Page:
Although the Knidian Aphrodite depicts a goddess the statue is, in many aspects, humanized. While Praxiteles is known for creating natural, more relatable sculptures, Aphrodite’s transformation is pushed further than most. The naturalistic technique, the attainable pose, and the stories surrounding the statue’s creation and existence all serve to bring Aphrodite down from her powerful status as a goddess to the realm of a human woman. According to basic mythology, if a human should ever glimpse the goddess Aphrodite unclothed he would be struck with impotency. Yet this statue allows the audience to view a nude Aphrodite with impunity. In fact, the protective pose of the goddess bathing and the circular columns of its original temple created a sense of voyeurism. One could glimpse the nude Aphrodite from between the columns and feel as though, as the voyeur, the viewer is the one with power. We do not see a similar effect with nude male sculptures. In the case of Doryphoros, although the viewer is clothed and the sculpture is unclothed, the voyeuristic feeling is not present. The statue is imbued with a sense of strength, confidence, and power. Rather than the curving, slightly hunched posture of the Knidian Aphrodite, Doryphoros stands with sturdy shoulders and a non-protective stance. Although Doryphoros is nude it is not for the viewer’s benefit; it is to show the subject’s ideal form and to profess heroism. Even if one were to find the image erotic, one could hardly find the subject powerless.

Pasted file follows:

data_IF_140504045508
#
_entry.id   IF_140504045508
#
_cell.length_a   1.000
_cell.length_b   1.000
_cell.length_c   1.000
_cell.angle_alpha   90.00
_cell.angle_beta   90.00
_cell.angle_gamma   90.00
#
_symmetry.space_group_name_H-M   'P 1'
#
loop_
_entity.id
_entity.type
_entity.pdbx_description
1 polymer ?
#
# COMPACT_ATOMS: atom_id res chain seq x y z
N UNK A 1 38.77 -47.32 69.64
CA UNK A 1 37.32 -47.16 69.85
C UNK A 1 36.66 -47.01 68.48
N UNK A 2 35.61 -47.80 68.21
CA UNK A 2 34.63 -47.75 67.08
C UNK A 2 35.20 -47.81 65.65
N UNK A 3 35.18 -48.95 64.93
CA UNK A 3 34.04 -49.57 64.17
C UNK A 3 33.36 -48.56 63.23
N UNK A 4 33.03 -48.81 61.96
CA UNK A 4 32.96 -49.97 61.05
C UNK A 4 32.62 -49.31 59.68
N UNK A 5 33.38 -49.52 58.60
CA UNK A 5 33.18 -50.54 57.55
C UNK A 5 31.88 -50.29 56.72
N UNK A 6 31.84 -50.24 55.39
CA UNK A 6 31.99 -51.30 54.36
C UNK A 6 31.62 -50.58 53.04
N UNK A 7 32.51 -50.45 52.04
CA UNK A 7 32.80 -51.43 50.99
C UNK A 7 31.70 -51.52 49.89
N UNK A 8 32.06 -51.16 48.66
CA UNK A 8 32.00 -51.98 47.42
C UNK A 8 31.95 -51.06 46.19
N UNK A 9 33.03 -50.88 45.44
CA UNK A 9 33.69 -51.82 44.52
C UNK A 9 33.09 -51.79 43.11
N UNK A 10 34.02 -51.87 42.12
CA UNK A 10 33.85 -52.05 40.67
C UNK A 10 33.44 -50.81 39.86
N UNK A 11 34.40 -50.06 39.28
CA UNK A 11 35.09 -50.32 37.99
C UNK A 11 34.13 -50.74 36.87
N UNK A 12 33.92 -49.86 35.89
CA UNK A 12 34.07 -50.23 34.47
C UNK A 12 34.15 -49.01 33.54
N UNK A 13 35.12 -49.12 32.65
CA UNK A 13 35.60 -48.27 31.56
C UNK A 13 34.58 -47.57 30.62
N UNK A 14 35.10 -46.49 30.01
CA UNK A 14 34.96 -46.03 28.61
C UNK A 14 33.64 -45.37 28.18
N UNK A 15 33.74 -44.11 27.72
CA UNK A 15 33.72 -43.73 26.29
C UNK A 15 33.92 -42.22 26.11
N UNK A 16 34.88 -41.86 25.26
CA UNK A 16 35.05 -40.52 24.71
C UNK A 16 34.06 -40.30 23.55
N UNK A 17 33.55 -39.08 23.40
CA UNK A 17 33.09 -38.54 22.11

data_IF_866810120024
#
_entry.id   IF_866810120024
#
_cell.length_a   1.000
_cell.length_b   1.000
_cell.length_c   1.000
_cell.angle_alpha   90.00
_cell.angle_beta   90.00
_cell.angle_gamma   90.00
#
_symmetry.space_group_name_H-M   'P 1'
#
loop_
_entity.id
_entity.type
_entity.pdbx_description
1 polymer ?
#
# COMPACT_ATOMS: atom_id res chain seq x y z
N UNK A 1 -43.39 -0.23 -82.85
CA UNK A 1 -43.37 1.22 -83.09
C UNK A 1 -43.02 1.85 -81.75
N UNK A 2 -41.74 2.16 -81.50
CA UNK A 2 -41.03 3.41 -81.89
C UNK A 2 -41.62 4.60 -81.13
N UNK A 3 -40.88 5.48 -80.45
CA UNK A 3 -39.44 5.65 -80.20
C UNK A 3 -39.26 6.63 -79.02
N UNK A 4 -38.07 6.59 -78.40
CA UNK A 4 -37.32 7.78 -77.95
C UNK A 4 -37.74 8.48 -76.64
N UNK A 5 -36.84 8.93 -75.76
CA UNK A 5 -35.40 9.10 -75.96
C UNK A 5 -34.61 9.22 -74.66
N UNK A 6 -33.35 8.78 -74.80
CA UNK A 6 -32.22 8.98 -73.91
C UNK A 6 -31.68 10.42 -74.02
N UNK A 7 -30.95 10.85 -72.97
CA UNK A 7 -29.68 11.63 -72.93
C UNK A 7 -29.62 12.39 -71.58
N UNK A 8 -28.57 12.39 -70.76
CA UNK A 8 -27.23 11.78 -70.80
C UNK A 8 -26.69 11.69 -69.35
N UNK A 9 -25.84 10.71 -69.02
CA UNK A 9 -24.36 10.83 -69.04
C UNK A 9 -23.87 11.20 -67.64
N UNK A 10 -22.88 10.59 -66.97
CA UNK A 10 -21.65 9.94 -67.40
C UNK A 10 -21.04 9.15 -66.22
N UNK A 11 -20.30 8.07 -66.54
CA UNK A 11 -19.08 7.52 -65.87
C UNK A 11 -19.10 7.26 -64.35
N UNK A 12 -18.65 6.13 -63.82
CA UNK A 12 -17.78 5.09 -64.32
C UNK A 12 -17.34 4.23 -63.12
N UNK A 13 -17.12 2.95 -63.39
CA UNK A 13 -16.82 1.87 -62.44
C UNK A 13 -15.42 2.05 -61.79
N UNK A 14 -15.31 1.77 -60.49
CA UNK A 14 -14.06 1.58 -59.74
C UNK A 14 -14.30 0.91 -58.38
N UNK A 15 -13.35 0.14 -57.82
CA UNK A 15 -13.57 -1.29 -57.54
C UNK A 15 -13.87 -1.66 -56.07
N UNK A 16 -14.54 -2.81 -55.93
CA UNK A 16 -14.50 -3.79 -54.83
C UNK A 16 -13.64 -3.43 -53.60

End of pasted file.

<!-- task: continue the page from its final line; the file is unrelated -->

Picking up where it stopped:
The actions portrayed contribute to the widely varying messages of the two sculptures. While the male figure poses with a spear the female figure bathes. One could be considered an aggressive, public act while one is meant to be private and personal. While the Doryphoros intrudes into the viewer’s space, the viewer intrudes into the space of the Knidian Aphrodite. Additionally, the Doryphoros is presented with an expression that is lively and portrays a sense of active thought. This contrasts with the Knidian Aphrodite’s serene and unthinking face. According to Salomon, “The male figure is portrayed as coherent and rational from within; the female figure is portrayed as attractive from without; the male body is dynamically explored as an internally logical, organic unity; the female body is treated as an external surface for decoration”. While the value of Doryphoros is largely inward, in the figure’s thoughts and emotions, the value of Knidian Aphrodite is outward, in appearance and in the thoughts and emotions of the viewer.